Federal authorities are investigating the possibility that up to 3 million counterfeit N95 masks were sold to healthcare workers during the pandemic.
The N95 is a high-quality respirator. It is named for its ability to filter at least 95% of airborne particles. The mask meets federal standards for workplace safety and is commonly used by nurses, doctors, and other healthcare workers.
Authentic N95’s are marked with the text “NIOSH,” the filter class “N95,” a “TC” approval number, and have headbands but not ear loops. Fake N95’s can be extremely difficult to spot.
“Counterfeit masks offer a sense of security, but do not provide the same level of protection as the real thing,” explains Kevin Rhodes, Vice President of N95-manufacturer 3M.
“These products are not tested to see if they make the N95 standards,” says Rhodes. “They’re not interested in testing them. They’re interested in making as many as they can as cheaply as possible.”
Investigators believe the fake masks are being produced in other countries and were sold to hospitals in at least five states. “They’re not coming from authorized dealers,” adds Rhodes. “They’re coming from companies really just coming into existence.”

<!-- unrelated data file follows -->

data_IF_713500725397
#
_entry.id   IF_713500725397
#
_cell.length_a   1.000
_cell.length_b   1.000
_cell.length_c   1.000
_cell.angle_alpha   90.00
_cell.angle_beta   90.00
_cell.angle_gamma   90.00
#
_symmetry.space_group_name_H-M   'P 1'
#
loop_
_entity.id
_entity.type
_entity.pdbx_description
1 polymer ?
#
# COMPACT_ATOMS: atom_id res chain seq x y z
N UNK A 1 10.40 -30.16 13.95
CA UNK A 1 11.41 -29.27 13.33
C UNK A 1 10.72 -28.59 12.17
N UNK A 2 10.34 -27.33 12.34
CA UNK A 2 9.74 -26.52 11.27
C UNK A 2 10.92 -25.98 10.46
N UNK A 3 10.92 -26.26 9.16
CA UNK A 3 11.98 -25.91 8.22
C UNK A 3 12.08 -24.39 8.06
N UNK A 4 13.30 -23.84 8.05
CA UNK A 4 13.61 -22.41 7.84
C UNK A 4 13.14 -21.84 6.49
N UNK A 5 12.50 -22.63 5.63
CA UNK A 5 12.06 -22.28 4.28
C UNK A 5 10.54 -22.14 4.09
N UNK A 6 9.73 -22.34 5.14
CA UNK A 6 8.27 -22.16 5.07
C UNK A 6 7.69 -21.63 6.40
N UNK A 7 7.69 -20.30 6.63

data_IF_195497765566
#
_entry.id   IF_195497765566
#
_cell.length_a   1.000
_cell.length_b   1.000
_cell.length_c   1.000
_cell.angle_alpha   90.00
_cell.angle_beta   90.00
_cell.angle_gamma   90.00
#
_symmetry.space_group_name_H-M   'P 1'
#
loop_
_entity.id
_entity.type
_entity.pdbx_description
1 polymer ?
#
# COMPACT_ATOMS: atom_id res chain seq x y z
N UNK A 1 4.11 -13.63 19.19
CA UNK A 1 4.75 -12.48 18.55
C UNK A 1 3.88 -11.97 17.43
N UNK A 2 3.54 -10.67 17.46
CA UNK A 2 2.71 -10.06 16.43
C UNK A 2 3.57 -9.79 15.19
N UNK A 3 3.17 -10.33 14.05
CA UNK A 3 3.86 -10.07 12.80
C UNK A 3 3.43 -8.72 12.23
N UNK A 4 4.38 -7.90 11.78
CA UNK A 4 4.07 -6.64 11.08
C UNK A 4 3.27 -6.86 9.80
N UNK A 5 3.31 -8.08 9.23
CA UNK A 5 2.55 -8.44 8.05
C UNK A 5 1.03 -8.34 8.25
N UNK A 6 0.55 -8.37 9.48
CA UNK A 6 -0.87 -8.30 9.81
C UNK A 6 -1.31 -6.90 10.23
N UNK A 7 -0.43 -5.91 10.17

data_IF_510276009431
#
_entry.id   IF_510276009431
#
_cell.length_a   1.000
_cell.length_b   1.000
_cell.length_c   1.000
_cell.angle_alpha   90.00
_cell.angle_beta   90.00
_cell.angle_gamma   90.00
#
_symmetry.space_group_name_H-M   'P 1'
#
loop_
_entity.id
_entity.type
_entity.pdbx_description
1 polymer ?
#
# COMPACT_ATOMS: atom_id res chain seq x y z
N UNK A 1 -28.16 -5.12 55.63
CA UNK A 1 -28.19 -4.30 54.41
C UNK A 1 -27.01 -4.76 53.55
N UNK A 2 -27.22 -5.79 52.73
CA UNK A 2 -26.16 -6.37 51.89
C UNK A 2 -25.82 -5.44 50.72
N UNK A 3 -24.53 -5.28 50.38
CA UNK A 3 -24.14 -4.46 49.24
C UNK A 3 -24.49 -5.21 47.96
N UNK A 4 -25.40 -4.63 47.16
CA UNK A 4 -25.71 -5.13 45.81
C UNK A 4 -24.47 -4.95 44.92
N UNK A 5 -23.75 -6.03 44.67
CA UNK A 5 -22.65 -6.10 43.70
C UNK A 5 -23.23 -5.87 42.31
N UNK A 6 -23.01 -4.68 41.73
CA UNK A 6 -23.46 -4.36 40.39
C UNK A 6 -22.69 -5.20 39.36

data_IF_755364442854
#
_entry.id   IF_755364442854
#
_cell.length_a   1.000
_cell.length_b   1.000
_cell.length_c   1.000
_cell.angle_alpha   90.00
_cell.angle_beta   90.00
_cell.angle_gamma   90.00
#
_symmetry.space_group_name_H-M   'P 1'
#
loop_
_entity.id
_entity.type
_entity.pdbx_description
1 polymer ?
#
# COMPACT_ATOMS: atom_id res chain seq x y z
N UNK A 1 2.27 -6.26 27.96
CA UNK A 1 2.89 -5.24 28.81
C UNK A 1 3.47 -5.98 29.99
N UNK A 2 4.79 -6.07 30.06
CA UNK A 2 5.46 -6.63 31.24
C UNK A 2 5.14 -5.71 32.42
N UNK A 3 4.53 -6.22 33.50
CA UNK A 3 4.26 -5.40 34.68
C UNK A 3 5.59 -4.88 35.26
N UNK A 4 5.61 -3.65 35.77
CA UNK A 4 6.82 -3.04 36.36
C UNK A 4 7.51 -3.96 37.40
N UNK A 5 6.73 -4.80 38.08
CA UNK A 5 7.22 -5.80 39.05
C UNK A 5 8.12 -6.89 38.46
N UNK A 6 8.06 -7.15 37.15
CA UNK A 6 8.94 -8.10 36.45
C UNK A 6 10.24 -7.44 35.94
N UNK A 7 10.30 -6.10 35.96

During the pandemic, the DHS teamed up with the FDA and the FBI to investigate PPE scams. To date, authorities have conducted more than 1,200 raids resulting in hundreds of arrests and the seizure of 10 million fake N95’s.
3M, which delivered roughly 2 million N95’s in 2020, is fully committed to fighting respirator fraud. Thanks to the company’s efforts, more than 16,600 deceptive or false social media posts have been removed, over 15,000 fraudulent e-commerce listings have been taken down, and nearly 300 deceptive internet addresses have been removed.
3M has also filed 29 lawsuits against suspicious manufacturers, leading to 10 preliminary injunctions and 16 temporary restraining orders.
As this historic effort to combat respirator fraud continues, check out 3M’s website for tips on spotting a counterfeit N95.